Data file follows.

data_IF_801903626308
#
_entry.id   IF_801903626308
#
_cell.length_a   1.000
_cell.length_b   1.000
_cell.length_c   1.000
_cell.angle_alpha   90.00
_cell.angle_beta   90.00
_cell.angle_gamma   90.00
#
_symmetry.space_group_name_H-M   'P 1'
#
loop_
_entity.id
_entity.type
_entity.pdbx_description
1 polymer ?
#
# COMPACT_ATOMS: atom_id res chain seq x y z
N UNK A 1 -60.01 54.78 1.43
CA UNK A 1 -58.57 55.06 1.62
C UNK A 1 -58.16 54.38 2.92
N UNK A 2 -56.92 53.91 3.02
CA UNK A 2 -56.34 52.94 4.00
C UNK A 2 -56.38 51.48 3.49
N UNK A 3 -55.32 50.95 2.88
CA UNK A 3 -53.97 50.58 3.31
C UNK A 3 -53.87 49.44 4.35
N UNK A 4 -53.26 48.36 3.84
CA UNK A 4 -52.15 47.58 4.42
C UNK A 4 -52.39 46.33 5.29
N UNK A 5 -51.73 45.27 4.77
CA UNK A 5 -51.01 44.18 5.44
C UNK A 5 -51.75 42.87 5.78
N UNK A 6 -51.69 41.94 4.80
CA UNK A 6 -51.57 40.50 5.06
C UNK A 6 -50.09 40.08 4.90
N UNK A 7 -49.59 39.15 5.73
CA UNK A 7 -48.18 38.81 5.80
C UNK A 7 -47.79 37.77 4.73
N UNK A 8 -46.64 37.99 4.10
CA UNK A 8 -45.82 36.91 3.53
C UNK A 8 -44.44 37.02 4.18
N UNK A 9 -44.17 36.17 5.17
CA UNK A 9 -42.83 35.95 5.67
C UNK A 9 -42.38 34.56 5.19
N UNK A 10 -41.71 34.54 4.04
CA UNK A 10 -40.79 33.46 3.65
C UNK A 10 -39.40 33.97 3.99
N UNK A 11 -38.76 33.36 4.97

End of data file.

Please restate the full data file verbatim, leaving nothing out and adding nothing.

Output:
data_IF_801903626308
#
_entry.id   IF_801903626308
#
_cell.length_a   1.000
_cell.length_b   1.000
_cell.length_c   1.000
_cell.angle_alpha   90.00
_cell.angle_beta   90.00
_cell.angle_gamma   90.00
#
_symmetry.space_group_name_H-M   'P 1'
#
loop_
_entity.id
_entity.type
_entity.pdbx_description
1 polymer ?
#
# COMPACT_ATOMS: atom_id res chain seq x y z
N UNK A 1 -60.01 54.78 1.43
CA UNK A 1 -58.57 55.06 1.62
C UNK A 1 -58.16 54.38 2.92
N UNK A 2 -56.92 53.91 3.02
CA UNK A 2 -56.34 52.94 4.00
C UNK A 2 -56.38 51.48 3.49
N UNK A 3 -55.32 50.95 2.88
CA UNK A 3 -53.97 50.58 3.31
C UNK A 3 -53.87 49.44 4.35
N UNK A 4 -53.26 48.36 3.84
CA UNK A 4 -52.15 47.58 4.42
C UNK A 4 -52.39 46.33 5.29
N UNK A 5 -51.73 45.27 4.77
CA UNK A 5 -51.01 44.18 5.44
C UNK A 5 -51.75 42.87 5.78
N UNK A 6 -51.69 41.94 4.80
CA UNK A 6 -51.57 40.50 5.06
C UNK A 6 -50.09 40.08 4.90
N UNK A 7 -49.59 39.15 5.73
CA UNK A 7 -48.18 38.81 5.80
C UNK A 7 -47.79 37.77 4.73
N UNK A 8 -46.64 37.99 4.10
CA UNK A 8 -45.82 36.91 3.53
C UNK A 8 -44.44 37.02 4.18
N UNK A 9 -44.17 36.17 5.17
CA UNK A 9 -42.83 35.95 5.67
C UNK A 9 -42.38 34.56 5.19
N UNK A 10 -41.71 34.54 4.04
CA UNK A 10 -40.79 33.46 3.65
C UNK A 10 -39.40 33.97 3.99
N UNK A 11 -38.76 33.36 4.97